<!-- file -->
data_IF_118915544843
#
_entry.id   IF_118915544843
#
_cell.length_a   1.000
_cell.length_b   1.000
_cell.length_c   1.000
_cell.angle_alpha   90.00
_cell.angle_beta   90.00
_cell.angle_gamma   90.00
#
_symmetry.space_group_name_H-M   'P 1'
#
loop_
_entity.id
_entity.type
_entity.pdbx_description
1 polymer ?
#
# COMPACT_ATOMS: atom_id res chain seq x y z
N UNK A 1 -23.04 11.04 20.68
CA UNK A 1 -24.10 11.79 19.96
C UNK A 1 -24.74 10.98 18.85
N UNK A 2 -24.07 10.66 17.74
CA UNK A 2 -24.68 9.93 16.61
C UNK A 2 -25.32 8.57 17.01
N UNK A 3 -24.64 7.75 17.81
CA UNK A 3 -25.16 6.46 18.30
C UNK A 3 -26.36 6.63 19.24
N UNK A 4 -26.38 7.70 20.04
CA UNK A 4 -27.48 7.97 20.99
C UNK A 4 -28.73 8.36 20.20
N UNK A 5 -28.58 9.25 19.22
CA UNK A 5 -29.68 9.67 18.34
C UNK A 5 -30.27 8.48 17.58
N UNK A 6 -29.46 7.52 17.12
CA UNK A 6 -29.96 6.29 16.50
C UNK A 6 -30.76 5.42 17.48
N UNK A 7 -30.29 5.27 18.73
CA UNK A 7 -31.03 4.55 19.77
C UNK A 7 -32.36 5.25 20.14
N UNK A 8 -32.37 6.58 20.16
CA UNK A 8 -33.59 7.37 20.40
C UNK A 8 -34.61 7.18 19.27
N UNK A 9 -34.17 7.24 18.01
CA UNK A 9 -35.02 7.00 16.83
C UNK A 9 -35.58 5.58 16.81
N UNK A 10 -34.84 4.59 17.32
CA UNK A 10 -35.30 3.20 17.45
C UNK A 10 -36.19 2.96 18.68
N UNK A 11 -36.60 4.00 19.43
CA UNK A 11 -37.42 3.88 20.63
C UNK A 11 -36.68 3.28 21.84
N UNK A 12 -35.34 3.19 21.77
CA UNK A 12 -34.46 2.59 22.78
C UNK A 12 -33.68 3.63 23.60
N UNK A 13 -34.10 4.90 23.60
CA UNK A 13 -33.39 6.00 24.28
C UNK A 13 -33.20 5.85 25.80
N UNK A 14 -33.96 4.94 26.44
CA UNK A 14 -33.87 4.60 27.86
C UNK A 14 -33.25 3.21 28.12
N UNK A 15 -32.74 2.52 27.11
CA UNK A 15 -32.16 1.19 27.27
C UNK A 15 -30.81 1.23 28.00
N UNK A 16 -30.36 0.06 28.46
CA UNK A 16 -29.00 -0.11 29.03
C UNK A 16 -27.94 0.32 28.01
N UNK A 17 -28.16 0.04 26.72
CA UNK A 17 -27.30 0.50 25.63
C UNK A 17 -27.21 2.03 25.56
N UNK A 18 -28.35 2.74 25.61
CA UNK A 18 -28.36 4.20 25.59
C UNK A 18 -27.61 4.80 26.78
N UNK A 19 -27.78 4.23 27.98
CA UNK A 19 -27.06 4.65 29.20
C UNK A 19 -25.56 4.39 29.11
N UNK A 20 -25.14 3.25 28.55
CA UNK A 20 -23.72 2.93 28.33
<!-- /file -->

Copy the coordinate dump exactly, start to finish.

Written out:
data_IF_118915544843
#
_entry.id   IF_118915544843
#
_cell.length_a   1.000
_cell.length_b   1.000
_cell.length_c   1.000
_cell.angle_alpha   90.00
_cell.angle_beta   90.00
_cell.angle_gamma   90.00
#
_symmetry.space_group_name_H-M   'P 1'
#
loop_
_entity.id
_entity.type
_entity.pdbx_description
1 polymer ?
#
# COMPACT_ATOMS: atom_id res chain seq x y z
N UNK A 1 -23.04 11.04 20.68
CA UNK A 1 -24.10 11.79 19.96
C UNK A 1 -24.74 10.98 18.85
N UNK A 2 -24.07 10.66 17.74
CA UNK A 2 -24.68 9.93 16.61
C UNK A 2 -25.32 8.57 17.01
N UNK A 3 -24.64 7.75 17.81
CA UNK A 3 -25.16 6.46 18.30
C UNK A 3 -26.36 6.63 19.24
N UNK A 4 -26.38 7.70 20.04
CA UNK A 4 -27.48 7.97 20.99
C UNK A 4 -28.73 8.36 20.20
N UNK A 5 -28.58 9.25 19.22
CA UNK A 5 -29.68 9.67 18.34
C UNK A 5 -30.27 8.48 17.58
N UNK A 6 -29.46 7.52 17.12
CA UNK A 6 -29.96 6.29 16.50
C UNK A 6 -30.76 5.42 17.48
N UNK A 7 -30.29 5.27 18.73
CA UNK A 7 -31.03 4.55 19.77
C UNK A 7 -32.36 5.25 20.14
N UNK A 8 -32.37 6.58 20.16
CA UNK A 8 -33.59 7.37 20.40
C UNK A 8 -34.61 7.18 19.27
N UNK A 9 -34.17 7.24 18.01
CA UNK A 9 -35.02 7.00 16.83
C UNK A 9 -35.58 5.58 16.81
N UNK A 10 -34.84 4.59 17.32
CA UNK A 10 -35.30 3.20 17.45
C UNK A 10 -36.19 2.96 18.68
N UNK A 11 -36.60 4.00 19.43
CA UNK A 11 -37.42 3.88 20.63
C UNK A 11 -36.68 3.28 21.84
N UNK A 12 -35.34 3.19 21.77
CA UNK A 12 -34.46 2.59 22.78
C UNK A 12 -33.68 3.63 23.60
N UNK A 13 -34.10 4.90 23.60
CA UNK A 13 -33.39 6.00 24.28
C UNK A 13 -33.20 5.85 25.80
N UNK A 14 -33.96 4.94 26.44
CA UNK A 14 -33.87 4.60 27.86
C UNK A 14 -33.25 3.21 28.12
N UNK A 15 -32.74 2.52 27.11
CA UNK A 15 -32.16 1.19 27.27
C UNK A 15 -30.81 1.23 28.00
N UNK A 16 -30.36 0.06 28.46
CA UNK A 16 -29.00 -0.11 29.03
C UNK A 16 -27.94 0.32 28.01
N UNK A 17 -28.16 0.04 26.72
CA UNK A 17 -27.30 0.50 25.63
C UNK A 17 -27.21 2.03 25.56
N UNK A 18 -28.35 2.74 25.61
CA UNK A 18 -28.36 4.20 25.59
C UNK A 18 -27.61 4.80 26.78
N UNK A 19 -27.78 4.23 27.98
CA UNK A 19 -27.06 4.65 29.20
C UNK A 19 -25.56 4.39 29.11
N UNK A 20 -25.14 3.25 28.55
CA UNK A 20 -23.72 2.93 28.33